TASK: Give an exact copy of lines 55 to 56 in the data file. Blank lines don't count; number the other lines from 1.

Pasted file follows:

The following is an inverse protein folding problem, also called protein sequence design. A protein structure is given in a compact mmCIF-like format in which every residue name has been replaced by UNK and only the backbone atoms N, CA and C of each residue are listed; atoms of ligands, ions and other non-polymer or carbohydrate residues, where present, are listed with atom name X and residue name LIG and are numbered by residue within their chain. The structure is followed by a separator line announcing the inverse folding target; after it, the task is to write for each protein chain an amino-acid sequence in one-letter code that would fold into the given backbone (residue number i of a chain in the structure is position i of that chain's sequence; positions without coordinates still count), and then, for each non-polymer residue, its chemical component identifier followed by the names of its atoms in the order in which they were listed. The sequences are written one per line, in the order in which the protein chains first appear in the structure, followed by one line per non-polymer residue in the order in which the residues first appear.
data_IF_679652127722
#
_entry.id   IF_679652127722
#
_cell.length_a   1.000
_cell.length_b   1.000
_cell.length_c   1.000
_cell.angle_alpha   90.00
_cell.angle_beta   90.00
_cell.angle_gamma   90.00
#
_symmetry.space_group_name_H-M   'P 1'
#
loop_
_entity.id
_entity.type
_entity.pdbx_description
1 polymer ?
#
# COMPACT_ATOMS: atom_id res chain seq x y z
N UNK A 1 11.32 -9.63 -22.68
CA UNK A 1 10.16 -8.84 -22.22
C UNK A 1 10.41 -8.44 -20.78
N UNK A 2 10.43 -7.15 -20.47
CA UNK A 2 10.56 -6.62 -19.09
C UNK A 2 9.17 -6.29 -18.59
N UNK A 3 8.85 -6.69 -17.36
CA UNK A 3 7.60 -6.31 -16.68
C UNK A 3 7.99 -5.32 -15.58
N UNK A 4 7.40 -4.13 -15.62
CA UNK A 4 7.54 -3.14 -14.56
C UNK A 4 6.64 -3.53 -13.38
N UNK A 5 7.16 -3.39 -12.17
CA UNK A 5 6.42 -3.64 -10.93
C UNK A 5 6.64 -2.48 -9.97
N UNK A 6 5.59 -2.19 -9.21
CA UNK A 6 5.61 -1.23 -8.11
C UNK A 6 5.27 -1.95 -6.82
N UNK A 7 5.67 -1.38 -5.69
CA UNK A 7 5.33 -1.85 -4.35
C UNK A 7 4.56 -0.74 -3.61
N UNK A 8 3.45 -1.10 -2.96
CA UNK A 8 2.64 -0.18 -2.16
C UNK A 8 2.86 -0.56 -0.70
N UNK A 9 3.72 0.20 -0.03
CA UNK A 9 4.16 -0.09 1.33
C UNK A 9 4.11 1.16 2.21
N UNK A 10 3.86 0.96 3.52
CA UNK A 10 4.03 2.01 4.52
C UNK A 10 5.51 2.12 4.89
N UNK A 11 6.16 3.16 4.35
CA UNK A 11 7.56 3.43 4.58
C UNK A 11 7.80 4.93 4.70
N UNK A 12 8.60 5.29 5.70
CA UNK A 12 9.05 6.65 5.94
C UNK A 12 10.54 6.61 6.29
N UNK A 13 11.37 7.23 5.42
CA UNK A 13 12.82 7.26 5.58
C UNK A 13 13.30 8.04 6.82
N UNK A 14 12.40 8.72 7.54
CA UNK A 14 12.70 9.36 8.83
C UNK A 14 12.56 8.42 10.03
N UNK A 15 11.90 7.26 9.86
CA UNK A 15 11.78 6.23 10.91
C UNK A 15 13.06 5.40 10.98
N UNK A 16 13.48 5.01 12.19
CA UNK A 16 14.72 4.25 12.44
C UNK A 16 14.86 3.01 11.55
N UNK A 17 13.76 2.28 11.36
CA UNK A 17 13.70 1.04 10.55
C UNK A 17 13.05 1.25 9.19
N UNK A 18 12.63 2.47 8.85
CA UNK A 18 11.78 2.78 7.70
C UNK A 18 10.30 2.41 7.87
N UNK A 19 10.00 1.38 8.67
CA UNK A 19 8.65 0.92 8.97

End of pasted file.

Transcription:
N UNK A 12 8.60 5.29 5.70
CA UNK A 12 9.05 6.65 5.94